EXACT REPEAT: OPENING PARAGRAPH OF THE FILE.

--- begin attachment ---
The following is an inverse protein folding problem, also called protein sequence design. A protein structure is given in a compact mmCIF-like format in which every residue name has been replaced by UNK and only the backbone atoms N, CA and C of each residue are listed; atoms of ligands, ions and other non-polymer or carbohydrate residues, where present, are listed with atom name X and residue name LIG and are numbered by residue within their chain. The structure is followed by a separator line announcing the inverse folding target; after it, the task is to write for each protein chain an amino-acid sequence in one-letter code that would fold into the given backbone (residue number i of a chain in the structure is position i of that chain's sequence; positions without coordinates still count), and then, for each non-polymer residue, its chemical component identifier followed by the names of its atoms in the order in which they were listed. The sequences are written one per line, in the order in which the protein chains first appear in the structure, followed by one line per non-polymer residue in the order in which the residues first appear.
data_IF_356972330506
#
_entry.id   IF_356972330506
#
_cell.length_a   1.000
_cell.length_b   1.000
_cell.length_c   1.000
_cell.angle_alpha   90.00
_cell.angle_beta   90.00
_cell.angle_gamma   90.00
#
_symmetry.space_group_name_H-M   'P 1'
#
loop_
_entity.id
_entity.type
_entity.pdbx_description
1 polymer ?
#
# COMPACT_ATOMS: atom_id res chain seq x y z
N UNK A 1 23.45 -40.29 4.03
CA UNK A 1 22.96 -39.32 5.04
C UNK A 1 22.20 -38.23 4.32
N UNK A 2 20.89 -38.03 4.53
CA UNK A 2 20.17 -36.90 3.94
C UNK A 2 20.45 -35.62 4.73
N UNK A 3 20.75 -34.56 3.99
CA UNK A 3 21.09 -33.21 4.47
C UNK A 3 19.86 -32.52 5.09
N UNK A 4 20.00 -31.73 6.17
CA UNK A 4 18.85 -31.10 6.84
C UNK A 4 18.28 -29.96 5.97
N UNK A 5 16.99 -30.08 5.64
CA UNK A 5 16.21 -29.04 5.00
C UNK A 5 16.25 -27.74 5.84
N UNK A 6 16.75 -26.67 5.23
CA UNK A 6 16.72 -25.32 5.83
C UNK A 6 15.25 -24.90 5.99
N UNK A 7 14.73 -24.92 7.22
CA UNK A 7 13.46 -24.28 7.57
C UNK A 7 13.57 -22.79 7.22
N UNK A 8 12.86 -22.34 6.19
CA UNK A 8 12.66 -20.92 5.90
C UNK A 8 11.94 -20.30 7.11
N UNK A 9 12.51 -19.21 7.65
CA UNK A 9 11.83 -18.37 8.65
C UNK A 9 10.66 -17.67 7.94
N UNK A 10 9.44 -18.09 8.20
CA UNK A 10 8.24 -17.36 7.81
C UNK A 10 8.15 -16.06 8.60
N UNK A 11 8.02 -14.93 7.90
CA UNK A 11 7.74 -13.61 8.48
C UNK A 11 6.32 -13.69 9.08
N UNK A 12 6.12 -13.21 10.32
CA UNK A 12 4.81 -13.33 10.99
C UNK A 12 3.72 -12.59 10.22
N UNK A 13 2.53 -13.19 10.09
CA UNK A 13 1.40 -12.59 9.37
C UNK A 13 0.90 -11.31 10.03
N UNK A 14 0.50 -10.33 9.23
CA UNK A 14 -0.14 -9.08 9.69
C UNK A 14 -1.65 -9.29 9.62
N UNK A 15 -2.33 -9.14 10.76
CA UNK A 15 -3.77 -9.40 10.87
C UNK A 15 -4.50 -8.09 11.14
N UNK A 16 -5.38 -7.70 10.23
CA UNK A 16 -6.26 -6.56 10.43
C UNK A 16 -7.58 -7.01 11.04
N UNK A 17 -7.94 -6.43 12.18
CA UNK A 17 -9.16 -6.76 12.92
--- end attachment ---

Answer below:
The following is an inverse protein folding problem, also called protein sequence design. A protein structure is given in a compact mmCIF-like format in which every residue name has been replaced by UNK and only the backbone atoms N, CA and C of each residue are listed; atoms of ligands, ions and other non-polymer or carbohydrate residues, where present, are listed with atom name X and residue name LIG and are numbered by residue within their chain. The structure is followed by a separator line announcing the inverse folding target; after it, the task is to write for each protein chain an amino-acid sequence in one-letter code that would fold into the given backbone (residue number i of a chain in the structure is position i of that chain's sequence; positions without coordinates still count), and then, for each non-polymer residue, its chemical component identifier followed by the names of its atoms in the order in which they were listed. The sequences are written one per line, in the order in which the protein chains first appear in the structure, followed by one line per non-polymer residue in the order in which the residues first appear.